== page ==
The federal government has always played a major role in the nation’s technology evolution. In the years after World War II this role has included, perhaps most visibly, the development of the Internet, and somewhat less well-known, huge investments in hardware and software. The National Resource Council says:
The United States’ current leadership in high technology draws from substantial federal investments starting in the postwar period in the nation’s science and technology infrastructure. Key elements of this policy have included building a system of research universities and attracting foreign talent though scholarships and by providing academic freedoms and research facilities not available elsewhere. This institutional capital has to be upgraded and adapted to new needs and opportunities if the United States is to maintain its leadership as a knowledge-based economy.
Indeed, with all eyes on the economy today, it is important to understand the critical role technology plays in our well-being. The Council says:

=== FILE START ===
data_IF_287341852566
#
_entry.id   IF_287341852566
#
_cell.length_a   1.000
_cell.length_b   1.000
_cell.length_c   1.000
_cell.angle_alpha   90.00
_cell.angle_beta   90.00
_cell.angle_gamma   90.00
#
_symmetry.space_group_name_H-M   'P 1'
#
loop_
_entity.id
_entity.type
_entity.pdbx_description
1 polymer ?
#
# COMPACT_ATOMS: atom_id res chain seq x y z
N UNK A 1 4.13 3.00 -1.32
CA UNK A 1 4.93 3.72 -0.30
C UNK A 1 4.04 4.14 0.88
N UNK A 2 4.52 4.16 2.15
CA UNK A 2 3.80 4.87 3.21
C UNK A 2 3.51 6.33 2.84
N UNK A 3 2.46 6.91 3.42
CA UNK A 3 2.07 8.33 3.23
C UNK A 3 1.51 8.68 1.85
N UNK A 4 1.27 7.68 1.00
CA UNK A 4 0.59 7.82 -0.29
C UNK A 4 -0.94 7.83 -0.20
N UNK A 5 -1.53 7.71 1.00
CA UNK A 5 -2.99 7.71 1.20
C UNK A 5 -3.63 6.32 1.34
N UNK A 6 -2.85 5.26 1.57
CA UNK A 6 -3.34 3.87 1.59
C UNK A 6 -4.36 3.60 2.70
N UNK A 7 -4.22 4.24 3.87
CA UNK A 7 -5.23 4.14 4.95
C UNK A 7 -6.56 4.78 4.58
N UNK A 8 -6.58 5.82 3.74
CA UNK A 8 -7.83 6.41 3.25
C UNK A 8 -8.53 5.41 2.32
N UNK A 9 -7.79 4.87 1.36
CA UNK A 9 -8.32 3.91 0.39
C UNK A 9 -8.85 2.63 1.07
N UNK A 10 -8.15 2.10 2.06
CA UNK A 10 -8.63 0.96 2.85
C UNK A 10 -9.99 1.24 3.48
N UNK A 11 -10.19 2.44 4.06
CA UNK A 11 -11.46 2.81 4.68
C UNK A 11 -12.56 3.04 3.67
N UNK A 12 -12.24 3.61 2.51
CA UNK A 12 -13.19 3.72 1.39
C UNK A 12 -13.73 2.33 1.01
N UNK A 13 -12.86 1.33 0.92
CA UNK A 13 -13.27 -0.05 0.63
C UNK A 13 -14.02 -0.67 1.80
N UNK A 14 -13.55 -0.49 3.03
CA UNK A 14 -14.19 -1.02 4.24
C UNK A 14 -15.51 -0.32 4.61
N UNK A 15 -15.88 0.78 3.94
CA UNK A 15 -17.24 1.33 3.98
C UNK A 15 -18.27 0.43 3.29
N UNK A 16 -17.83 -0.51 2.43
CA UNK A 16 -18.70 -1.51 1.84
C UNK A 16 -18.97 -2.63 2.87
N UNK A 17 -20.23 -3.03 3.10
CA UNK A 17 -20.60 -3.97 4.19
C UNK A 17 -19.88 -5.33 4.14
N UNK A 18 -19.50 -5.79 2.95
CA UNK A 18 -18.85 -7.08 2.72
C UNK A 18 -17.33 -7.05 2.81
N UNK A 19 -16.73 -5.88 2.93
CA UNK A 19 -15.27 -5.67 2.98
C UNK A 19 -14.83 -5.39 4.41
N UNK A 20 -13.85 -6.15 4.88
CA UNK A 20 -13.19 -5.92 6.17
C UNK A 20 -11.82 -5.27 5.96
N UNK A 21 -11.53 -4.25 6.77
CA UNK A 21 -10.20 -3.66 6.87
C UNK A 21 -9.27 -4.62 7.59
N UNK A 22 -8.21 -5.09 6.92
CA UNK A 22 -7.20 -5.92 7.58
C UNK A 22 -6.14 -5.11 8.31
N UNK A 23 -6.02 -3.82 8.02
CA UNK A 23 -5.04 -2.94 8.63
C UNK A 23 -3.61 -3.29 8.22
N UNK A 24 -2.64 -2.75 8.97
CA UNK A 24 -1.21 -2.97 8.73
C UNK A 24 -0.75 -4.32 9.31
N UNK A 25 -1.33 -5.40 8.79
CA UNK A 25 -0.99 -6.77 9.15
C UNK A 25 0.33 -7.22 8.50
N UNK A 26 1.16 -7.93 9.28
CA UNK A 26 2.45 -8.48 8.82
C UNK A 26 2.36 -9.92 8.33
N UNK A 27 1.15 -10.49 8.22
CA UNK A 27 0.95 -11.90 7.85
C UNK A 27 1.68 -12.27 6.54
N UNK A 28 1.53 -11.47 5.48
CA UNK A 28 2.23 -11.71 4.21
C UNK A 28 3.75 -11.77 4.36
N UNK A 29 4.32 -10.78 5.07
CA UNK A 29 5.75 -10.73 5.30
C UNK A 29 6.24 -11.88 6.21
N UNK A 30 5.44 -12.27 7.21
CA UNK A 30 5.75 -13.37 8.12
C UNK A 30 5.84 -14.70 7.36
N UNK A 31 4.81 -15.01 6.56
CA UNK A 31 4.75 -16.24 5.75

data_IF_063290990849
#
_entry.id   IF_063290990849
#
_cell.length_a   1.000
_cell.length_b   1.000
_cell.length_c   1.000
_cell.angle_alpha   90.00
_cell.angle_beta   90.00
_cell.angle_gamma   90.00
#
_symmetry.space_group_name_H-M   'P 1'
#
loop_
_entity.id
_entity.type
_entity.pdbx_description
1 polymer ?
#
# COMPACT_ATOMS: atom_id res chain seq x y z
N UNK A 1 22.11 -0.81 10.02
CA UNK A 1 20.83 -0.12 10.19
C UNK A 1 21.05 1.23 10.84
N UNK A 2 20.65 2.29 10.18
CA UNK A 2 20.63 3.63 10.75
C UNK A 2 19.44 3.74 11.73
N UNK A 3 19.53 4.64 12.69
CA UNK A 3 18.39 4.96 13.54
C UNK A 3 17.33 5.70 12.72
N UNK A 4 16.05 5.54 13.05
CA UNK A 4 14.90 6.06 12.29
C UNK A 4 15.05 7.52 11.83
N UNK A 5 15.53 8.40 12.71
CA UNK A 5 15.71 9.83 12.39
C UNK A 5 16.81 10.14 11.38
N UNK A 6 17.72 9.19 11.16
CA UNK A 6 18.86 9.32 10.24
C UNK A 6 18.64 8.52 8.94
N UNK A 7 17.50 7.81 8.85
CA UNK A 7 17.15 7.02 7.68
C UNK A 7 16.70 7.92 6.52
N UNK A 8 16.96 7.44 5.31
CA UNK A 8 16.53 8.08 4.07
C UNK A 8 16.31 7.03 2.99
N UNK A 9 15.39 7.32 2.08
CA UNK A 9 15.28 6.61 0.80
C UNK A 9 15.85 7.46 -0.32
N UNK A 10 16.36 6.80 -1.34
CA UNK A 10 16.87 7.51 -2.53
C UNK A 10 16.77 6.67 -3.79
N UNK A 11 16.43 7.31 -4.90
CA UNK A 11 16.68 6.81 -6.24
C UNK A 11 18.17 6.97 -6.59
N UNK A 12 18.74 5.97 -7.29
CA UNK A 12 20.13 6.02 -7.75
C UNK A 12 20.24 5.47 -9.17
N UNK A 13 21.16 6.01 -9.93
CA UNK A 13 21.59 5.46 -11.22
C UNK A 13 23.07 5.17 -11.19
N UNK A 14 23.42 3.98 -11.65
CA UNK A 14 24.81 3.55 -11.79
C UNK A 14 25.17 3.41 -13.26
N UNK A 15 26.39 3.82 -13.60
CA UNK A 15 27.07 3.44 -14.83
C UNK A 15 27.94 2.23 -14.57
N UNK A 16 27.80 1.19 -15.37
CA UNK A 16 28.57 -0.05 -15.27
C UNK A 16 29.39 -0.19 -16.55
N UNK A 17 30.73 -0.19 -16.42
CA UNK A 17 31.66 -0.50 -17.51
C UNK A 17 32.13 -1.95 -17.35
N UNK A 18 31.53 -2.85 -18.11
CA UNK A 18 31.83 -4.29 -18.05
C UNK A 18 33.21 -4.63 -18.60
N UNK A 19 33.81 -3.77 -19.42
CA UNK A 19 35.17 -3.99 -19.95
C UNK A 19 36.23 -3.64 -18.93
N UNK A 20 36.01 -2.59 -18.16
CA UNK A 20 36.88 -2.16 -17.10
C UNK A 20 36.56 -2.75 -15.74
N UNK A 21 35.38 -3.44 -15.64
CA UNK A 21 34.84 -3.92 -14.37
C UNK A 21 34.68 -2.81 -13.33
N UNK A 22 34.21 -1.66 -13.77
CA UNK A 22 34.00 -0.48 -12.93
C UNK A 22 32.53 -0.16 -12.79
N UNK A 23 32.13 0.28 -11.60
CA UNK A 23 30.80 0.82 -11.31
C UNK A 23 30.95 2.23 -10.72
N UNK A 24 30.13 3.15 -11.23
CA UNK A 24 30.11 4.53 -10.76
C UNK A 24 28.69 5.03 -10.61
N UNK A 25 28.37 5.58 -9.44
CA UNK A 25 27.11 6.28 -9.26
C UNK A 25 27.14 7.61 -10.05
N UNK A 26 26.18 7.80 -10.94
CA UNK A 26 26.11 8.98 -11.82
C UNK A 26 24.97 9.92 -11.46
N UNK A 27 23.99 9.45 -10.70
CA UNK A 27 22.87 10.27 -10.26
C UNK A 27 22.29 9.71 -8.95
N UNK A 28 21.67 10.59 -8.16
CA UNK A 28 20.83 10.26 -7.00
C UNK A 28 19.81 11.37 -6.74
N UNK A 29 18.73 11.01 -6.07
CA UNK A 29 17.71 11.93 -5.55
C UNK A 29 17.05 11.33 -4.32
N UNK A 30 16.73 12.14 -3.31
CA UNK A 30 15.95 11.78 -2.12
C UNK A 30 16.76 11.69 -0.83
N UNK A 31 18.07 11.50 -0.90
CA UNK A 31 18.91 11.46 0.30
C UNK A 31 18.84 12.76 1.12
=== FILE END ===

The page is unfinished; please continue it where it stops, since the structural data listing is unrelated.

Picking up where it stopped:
The mechanism underlying the resurgence of U.S. economic growth has now come into clear focus. The surge was generated by the accelerating decline of IT prices, propelled by a shift in the semiconductor product cycle from 3 years to 2 in 1995. The price decline set off an investment boom that achieved its peak during the last half of the 1990s and has now recovered much of the momentum lost during the 2001 recession.
Investment in computers has been the predominant impetus to faster growth, but communications equipment and software investments have also made important contributions.
Those who govern at the federal level over the next five years will inherit the policy responsibilities for this success story: tax and other incentives that make this country attractive for technology manufacturing and research; policies that encourage young people to enter technology fields; private/government R&D partnerships that make possible what corporations can’t afford to do alone; and trade agreements with other nations.
The things that bother us the most—terrorism, the economy, health care, even just a better commute—have technological solutions. We expect the government to come up with them. Our politicians will succeed or fail largely on how well they manage the technology.
Faisal Hoque is chairman and CEO of BTM Corporation and author of a forthcoming book, The Convergence Scorecard, to be published by the Harvard Business Press. BTM innovates business models and enhances financial performance by converging business and technology with its unique products and intellectual property.
© 2008 Faisal Hoque